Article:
-vn {1}'.format(path_video, PATH_TMP_MP3), shell=True)

I use the OpenCV package to extract all the images from the video. We capture the video and then unpack each image into working directory. As we do this we apply the styling hub to each image. The result is a directory containing the original image frames for the video along with the styled frames.

def generate_frames(path_input_video, path_image_style):

    video_capture = cv2.VideoCapture(path_input_video)
    image_style = load_image(path_image_style);

    for count in range(MAX_FRAMES):

        success, image =
        if success == False: break

        path_frame = PATH_TMP + (str(count).zfill(5)) + '.jpg'
        path_converted_frame = PATH_TMP + 
            'x' + (str(count).zfill(5)) + '.jpg'

        cv2.imwrite(path_frame, image)

        image = load_image(path_frame)
        results = hub_module(tf.constant(image), 
        image = tf.squeeze(results[0], axis=0)
        mpl.image.imsave(path_converted_frame, image)
        print(count, path_frame, path_converted_frame)

Now we have all the styled images for the video. The next step is to iterate through these styled images and convert them back into video. This is done as follows:

def generate_video(path_output_video):

    image_list = []
    count = 0
    path_converted_frame = PATH_TMP + 'x' + 
        (str(count).zfill(5)) + '.jpg'

    image = cv2.imread(path_converted_frame)
    height, width, layers = image.shape
    size = (width,height)
    print('size: ', size)

    converted_files = [file_name for file_name in 
        os.listdir(PATH_TMP) if 'x' in file_name]

    for file_name in converted_files:

        path_converted_frame = PATH_TMP + file_name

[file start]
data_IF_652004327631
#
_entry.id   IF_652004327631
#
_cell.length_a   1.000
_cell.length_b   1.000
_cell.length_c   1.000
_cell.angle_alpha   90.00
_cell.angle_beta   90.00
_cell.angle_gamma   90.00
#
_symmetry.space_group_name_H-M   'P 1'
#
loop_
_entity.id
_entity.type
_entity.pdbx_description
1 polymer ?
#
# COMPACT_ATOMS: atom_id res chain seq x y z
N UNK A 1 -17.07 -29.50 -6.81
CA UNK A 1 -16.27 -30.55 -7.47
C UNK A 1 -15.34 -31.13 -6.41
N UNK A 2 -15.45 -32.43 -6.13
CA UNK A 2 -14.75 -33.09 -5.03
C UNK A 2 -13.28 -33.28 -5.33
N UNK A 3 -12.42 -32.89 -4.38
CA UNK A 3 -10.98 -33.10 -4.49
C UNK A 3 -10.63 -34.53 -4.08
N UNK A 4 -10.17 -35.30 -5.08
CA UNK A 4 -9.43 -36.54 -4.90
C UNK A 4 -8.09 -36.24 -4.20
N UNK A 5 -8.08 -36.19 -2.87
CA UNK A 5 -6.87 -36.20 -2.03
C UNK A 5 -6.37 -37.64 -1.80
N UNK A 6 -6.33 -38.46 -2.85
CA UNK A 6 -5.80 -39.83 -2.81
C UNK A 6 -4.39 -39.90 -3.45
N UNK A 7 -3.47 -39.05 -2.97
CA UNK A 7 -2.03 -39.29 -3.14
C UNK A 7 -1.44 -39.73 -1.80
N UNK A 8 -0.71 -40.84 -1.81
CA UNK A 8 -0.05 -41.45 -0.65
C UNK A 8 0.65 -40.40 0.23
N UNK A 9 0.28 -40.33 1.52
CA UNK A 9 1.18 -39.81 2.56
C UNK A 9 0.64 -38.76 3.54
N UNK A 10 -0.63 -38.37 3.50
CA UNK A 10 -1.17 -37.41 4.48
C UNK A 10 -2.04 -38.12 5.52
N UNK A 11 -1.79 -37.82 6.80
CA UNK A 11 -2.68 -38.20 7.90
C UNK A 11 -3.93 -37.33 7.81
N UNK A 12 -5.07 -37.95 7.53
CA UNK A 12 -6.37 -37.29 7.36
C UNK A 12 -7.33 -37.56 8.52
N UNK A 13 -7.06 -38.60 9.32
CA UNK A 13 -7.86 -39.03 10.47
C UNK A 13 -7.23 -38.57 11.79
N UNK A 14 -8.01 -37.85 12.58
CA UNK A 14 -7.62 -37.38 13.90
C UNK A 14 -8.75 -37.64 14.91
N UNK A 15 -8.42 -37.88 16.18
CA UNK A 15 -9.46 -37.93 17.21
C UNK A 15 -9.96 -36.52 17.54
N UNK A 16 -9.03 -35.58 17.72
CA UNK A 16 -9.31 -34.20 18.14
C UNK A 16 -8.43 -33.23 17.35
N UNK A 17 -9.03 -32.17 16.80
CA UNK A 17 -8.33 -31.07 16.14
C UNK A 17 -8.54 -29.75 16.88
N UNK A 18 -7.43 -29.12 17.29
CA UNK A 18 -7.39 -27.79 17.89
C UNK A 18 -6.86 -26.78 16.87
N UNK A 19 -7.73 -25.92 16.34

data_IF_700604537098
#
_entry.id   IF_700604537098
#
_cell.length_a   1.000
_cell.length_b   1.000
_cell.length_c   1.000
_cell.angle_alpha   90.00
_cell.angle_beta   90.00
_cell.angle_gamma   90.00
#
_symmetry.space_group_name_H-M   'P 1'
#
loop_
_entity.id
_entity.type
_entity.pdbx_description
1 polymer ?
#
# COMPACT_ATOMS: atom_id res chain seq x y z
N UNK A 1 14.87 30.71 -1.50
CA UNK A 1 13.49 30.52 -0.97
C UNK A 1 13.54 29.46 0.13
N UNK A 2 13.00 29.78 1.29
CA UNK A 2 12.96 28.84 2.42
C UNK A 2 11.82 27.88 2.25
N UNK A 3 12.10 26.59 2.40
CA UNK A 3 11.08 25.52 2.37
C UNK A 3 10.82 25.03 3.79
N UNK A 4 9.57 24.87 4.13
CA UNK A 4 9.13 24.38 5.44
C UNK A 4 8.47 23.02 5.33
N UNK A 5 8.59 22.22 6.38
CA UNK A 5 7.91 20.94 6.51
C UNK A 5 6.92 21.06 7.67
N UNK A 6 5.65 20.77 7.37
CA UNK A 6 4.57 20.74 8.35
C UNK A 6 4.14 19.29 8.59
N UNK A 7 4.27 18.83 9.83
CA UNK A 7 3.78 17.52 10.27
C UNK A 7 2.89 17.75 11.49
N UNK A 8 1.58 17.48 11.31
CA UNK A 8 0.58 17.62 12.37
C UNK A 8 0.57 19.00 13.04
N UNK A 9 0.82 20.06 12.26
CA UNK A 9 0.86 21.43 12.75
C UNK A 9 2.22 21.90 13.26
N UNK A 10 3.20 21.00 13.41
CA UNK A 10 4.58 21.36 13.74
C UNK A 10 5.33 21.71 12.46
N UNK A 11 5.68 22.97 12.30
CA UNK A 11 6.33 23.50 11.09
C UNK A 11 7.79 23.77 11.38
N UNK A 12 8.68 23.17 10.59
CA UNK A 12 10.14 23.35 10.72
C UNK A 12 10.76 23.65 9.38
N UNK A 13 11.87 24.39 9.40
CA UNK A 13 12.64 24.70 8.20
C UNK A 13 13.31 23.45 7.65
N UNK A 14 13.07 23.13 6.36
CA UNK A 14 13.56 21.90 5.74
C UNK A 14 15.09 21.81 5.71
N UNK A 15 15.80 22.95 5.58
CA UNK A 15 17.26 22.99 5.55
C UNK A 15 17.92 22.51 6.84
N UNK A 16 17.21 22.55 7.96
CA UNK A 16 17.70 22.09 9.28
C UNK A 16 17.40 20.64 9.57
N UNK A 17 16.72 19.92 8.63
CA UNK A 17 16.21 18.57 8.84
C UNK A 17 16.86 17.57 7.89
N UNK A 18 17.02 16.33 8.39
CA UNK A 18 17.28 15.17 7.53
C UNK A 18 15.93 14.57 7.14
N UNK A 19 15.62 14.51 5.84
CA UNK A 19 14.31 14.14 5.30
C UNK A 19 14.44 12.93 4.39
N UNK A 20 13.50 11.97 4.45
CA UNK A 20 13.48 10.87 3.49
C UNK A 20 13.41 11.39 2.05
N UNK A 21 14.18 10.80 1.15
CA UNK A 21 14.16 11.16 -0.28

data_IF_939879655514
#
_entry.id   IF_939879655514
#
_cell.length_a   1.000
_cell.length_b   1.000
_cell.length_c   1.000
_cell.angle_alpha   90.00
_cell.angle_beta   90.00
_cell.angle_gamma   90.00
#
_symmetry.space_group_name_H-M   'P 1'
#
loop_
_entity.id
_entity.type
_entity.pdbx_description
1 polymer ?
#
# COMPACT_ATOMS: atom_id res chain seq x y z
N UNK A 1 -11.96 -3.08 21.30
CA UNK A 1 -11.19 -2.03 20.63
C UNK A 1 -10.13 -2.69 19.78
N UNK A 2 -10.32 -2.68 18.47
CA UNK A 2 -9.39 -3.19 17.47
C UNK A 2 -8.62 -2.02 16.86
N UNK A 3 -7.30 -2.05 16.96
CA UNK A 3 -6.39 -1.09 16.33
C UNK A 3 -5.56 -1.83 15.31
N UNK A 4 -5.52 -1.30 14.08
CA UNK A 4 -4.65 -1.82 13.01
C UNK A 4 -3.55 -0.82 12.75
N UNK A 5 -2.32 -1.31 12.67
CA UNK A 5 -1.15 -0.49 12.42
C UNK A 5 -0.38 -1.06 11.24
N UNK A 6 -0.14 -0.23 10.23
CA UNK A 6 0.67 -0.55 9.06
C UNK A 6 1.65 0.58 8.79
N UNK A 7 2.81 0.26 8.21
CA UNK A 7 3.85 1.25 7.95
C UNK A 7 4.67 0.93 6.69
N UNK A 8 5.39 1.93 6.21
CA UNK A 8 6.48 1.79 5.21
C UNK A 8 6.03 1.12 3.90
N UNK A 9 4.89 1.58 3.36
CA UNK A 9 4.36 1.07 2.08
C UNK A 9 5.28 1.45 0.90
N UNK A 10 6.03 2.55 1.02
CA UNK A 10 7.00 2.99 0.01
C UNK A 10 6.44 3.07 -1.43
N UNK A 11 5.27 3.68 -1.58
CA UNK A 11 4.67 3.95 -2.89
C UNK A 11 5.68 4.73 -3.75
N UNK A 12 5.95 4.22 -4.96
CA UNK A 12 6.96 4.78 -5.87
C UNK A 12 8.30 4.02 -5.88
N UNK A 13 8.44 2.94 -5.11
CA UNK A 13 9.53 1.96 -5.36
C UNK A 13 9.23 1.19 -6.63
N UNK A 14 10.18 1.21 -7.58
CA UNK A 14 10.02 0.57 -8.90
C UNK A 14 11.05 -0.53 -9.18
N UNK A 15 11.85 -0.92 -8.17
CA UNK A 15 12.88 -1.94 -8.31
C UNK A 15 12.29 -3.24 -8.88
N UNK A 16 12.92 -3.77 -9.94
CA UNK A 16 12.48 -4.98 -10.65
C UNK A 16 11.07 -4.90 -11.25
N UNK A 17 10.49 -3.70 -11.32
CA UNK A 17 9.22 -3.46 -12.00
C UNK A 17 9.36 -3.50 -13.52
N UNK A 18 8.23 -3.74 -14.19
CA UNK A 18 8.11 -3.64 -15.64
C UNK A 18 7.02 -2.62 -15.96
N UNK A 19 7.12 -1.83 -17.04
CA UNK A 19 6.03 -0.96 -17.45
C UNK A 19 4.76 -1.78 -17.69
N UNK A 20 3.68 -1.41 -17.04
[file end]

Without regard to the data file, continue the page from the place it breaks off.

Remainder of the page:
image = cv2.imread(path_converted_frame)

    video_writer = cv2.VideoWriter(path_output_video, 
        cv2.VideoWriter_fourcc(*'mp4v'), VIDEO_FPS, size)

    for i in range(len(image_list)):

    print('video generated: ', path_output_video)

Now we have a styled video. The final step is to reattach the audio track. We apply ffmpeg again for this task:

def add_mp3(path_input_video, path_output_video):

    print('Adding audio: ', PATH_TMP_MP3, 

    command = 'ffmpeg -i {0} -i {1} -c:v copy -c:a 
        aac -strict experimental {2} '.
            path_output_video), shell=True)

And that's it! You can see the full code listing here.

Compared to most ML projects, this code is relatively fast. You can do useful things even on slow machines. For example, I generated these videos on a down-market t2.large ec2 instance. No GPU, no TPU, no nothing. In that environment a 15-second video typically renders in less than an hour. Impressive given the amount of processing involved. Faster machines will of course blow right past that benchmark.

I've found that some styles work better than others. Colors, stroke style and shading transfer reasonably well, while larger-scale structures are minimized or lost. Therefore, something like a Monet painting will translate fairly nicely. In contrast, a Picasso or a Escher will lose character due to their unusual geometries. That may or may not matter to you. Also, it's important to keep the style images at reasonable resolutions. For my test cases, I found that anything around 512x512 worked well enough. Your mileage might vary.

Lastly, it's worth pausing for a moment to appreciate the general coolness of transfer learning. It's a powerful technique with broad and sometimes non-obvious applications. Consider: we just took a deep neural network trained to classify images and then used that network to create styled videos. That's quite a leap. I expect this technique to become even more powerful and pervasive over time.

Christopher Minson

© 2021 Christopher Minson